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Marketing Mistakes There have been many international marketing mistakes made by advertisers of large companies such as, French conglomerate BSN, one of the largest food manufacturing groups in Europe, Cadbury’s chocolates, and Heinz. Several large corporations such as Gerber and Pepsi have made huge marketing mistakes because of translation. A word and/or color meaning something in one country could mean something else in another country. Any company that trades with a foreign nation requires a marketing department that specializes internationally. International marketing can make or break a company depending on the marketing campaign.

Barriers need to be eliminated between the countries that desire to import/export their goods company wants to sell. Research must be performed for languages, to ensure that your wording means the same in the foreign language. The other items that need to be considered would be; economics of that country, their culture, politics, legal requirements, segmentation, targeting, and the branding of your product regarding trade marks etc. Many companies have made very bad marketing mistakes which damaged any chance of selling the desired product in that foreign country.

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Cadbury’s chocolates performed a study with participants from England and Taiwan with regards to their packaging and the color purple. In England the color purple is seen to be “luxurious, stylish, expensive and classy”. (Doole & Lowe. 2001). Where in Taiwan the color purple is seen as “warm, friendly, but essentially poor and low in quality”. (Doole & Lowe. 2001). Therefore, the view of the wrapping color affected the view of the product. Heinz Corporation did not consider the literacy levels in Africa concerning packaging.

The use of pictorial display which describes the contents in the jar or carton was not considered when they used images of smiling babies on their baby food products. Needless to say the products with the smiling babies on them did not sell very well. Gerber, the baby food maker does not export their baby food to France. Because the word Gerber in French is a work for vomiting, therefore Gerber does not sell baby food in France and the Canada. Another company that had a translation in France is General Electric who partnered with Plessey to create a new telecommunications giant.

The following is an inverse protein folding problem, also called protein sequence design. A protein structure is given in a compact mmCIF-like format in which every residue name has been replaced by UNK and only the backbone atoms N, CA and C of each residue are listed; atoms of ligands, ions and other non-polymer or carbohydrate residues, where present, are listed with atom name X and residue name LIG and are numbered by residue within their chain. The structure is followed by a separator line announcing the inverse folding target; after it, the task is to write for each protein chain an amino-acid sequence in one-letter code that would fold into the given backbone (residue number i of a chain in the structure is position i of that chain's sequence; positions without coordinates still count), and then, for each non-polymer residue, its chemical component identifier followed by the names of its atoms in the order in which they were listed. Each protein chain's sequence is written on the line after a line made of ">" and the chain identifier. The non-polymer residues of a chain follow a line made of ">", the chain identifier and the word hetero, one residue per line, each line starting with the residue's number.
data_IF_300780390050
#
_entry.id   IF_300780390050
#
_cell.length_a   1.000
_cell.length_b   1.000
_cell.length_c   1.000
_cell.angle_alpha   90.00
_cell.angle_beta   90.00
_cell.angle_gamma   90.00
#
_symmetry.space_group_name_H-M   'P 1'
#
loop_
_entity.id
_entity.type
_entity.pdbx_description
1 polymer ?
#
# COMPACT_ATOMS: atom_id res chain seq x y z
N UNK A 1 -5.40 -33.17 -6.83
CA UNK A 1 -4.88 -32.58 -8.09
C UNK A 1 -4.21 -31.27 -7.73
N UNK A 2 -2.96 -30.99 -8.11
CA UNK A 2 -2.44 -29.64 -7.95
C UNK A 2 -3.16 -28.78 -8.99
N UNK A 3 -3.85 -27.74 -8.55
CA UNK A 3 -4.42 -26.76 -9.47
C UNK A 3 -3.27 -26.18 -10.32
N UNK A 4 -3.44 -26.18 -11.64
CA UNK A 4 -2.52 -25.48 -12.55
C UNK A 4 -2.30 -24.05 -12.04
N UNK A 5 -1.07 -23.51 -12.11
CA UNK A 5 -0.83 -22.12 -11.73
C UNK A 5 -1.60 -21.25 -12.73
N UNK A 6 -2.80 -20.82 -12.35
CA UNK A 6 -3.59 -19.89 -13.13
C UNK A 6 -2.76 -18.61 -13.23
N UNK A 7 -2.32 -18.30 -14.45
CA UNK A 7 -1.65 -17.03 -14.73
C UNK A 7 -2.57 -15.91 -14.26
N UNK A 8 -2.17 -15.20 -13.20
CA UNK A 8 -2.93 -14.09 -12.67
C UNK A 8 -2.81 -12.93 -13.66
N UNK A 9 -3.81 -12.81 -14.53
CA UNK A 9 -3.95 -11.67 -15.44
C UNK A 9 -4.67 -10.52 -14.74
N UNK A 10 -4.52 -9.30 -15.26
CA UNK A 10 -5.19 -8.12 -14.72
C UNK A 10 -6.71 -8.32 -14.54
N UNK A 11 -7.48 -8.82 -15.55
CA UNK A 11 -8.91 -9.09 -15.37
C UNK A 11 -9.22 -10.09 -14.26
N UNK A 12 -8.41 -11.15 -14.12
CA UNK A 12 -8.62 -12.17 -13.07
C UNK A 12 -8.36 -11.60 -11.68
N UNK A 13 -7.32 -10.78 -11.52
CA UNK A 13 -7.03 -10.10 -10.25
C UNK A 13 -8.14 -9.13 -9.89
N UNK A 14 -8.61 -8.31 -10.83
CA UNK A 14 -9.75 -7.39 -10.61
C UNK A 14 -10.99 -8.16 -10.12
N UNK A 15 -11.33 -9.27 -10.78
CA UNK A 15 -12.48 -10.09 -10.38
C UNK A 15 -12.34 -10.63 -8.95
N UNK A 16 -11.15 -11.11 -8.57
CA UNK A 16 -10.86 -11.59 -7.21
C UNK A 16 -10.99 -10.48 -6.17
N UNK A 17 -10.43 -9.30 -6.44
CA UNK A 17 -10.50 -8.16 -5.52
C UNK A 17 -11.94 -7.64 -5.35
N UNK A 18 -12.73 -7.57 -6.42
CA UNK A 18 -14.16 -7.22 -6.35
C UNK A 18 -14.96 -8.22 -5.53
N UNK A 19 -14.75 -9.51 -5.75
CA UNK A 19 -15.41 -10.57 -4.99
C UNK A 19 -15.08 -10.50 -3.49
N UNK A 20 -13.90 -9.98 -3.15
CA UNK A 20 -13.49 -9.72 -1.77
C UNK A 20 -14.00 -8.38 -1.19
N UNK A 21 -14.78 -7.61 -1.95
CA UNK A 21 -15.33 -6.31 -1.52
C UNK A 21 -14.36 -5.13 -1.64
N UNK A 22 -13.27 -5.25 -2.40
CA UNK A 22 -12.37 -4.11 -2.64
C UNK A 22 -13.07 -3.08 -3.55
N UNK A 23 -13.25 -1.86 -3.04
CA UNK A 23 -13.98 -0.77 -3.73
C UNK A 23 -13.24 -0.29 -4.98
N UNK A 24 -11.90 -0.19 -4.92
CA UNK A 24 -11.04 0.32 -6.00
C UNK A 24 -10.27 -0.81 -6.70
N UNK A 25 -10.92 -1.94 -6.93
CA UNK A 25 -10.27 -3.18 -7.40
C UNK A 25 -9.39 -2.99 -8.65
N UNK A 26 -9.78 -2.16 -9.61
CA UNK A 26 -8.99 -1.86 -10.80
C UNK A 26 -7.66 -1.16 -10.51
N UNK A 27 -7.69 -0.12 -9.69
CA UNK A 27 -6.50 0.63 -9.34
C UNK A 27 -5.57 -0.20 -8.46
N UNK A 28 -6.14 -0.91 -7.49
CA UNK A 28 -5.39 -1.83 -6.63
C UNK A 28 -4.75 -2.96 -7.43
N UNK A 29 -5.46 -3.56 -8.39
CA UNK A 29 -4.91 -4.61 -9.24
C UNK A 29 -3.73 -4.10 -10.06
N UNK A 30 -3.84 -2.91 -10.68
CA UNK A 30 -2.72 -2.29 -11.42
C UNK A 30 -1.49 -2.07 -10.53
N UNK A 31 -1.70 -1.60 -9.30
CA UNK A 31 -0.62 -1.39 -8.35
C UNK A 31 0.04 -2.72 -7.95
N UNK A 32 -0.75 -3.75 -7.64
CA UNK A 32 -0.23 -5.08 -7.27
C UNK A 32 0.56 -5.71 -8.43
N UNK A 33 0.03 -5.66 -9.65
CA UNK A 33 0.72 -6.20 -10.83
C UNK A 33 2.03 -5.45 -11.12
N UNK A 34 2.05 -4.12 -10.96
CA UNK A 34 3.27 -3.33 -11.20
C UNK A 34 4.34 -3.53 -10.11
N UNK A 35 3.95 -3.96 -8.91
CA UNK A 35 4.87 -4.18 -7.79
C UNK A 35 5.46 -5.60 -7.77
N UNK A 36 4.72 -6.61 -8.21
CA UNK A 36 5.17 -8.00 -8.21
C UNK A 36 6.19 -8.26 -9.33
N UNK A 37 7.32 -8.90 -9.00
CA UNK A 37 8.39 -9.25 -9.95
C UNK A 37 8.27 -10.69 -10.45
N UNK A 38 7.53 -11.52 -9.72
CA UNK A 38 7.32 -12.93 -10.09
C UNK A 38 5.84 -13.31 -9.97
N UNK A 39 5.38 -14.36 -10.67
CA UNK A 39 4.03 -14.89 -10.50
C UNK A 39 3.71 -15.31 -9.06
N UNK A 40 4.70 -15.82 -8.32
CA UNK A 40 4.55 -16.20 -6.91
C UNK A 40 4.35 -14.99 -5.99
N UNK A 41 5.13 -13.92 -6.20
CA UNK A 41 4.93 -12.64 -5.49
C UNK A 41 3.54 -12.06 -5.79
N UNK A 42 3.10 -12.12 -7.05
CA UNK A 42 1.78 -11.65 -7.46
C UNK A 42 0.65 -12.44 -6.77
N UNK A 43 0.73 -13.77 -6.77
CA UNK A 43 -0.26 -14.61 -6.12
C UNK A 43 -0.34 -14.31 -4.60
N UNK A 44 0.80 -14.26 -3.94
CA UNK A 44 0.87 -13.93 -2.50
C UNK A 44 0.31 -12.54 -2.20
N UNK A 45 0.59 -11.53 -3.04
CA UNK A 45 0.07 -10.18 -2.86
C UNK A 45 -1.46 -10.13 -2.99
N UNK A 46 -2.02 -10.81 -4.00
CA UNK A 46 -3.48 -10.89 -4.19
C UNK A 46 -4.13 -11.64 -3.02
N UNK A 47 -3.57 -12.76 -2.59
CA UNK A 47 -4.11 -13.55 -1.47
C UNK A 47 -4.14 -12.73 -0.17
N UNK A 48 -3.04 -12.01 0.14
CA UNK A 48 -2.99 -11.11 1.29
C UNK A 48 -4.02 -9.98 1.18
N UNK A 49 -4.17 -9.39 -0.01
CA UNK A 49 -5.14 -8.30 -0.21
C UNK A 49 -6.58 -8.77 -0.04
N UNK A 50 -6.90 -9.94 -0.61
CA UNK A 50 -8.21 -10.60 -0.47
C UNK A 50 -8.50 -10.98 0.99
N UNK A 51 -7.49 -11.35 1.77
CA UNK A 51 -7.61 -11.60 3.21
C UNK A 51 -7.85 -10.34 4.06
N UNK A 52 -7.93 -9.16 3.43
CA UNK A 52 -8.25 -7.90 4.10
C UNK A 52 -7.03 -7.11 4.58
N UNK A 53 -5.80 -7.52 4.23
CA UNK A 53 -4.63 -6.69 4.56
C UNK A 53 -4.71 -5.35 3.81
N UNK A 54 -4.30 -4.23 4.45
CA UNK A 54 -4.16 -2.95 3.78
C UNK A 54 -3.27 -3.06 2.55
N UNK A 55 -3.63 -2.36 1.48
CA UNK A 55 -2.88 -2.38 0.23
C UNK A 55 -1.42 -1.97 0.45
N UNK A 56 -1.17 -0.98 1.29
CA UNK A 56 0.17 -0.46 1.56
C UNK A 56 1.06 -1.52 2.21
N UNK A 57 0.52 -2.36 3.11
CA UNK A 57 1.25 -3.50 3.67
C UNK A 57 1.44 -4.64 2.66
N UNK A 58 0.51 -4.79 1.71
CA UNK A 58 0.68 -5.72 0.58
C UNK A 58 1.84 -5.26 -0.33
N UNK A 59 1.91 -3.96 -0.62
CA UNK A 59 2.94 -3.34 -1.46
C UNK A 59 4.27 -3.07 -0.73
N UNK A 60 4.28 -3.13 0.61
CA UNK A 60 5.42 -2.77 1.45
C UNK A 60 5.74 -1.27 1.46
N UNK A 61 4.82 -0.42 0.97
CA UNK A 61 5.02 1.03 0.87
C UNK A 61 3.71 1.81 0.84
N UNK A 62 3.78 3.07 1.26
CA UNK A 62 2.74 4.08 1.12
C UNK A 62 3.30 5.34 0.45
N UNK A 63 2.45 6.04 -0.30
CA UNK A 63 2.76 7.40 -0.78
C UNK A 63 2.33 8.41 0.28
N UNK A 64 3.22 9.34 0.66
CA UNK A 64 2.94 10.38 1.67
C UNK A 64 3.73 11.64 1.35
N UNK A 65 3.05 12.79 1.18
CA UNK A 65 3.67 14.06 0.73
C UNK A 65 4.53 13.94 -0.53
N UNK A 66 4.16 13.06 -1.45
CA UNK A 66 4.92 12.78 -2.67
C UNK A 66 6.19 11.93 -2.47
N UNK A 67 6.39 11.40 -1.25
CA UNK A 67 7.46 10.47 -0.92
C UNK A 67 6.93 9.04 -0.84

Upon new technology they came up with naming their new product GPT for FEC-Plessey Telecommunications. In French the letters GPT means “I’ve farted”. (Ricks D. 2006). French company “BSN, one of the largest food manufacturing groups in Europe” (Doole & Lowe. 2001), wanted to target Japan for their yogurts. They conducted a survey and the results indicated that the Japanese wanted to become more international regarding their food choices. After two year of disappointing sales they performed follow up research which indicated that the Japanese people were far too polite to mark no on any of the original surveys that the company had performed.

Therefore, their original research was misleading as to the Japanese wanting their product. International firms use five change-based drivers to globalize their operations they are; “1) political-preferential trading agreement, 2) technological-advances in communications technology, 3) market-global firms become global customers, 4) costs-globalization of product lines and production helps reduce costs by achieving economies of scale, 5) competition-firms are defending their home markets from foreign competitors by entering the foreign competitors markets”. Ball et al, 2008). By using these five change-based drivers an international company can develop a strategy for selling their products in a foreign country. Of course marketing techniques that work in one country may not work in another. Therefore, it is imperative that the marketing is researched entirely before launching your product(s). Resources Ball, McCulloch, Geringer, Minor, McNett, D. , W. , J. , M. , & J. (2008).

International Business The Challenge of Global Competition 11 edition. New York, New York: McGraw-Hill Irwin. Ricks. D. (2006). Marketing Translation Mistakes. Retrieved May 25, 2007 from http://www. i18nguy. com/translations. html Doole & Lowe. (2001). The Hospitality, Leisure, Sport and Tourism Network: Examples and Pitfalls of Marketing. Retrieved May 25, 2007 from http://www. hlst. heacademy. ac. uk/resources/heinfe_exchange/pitfalls. doc

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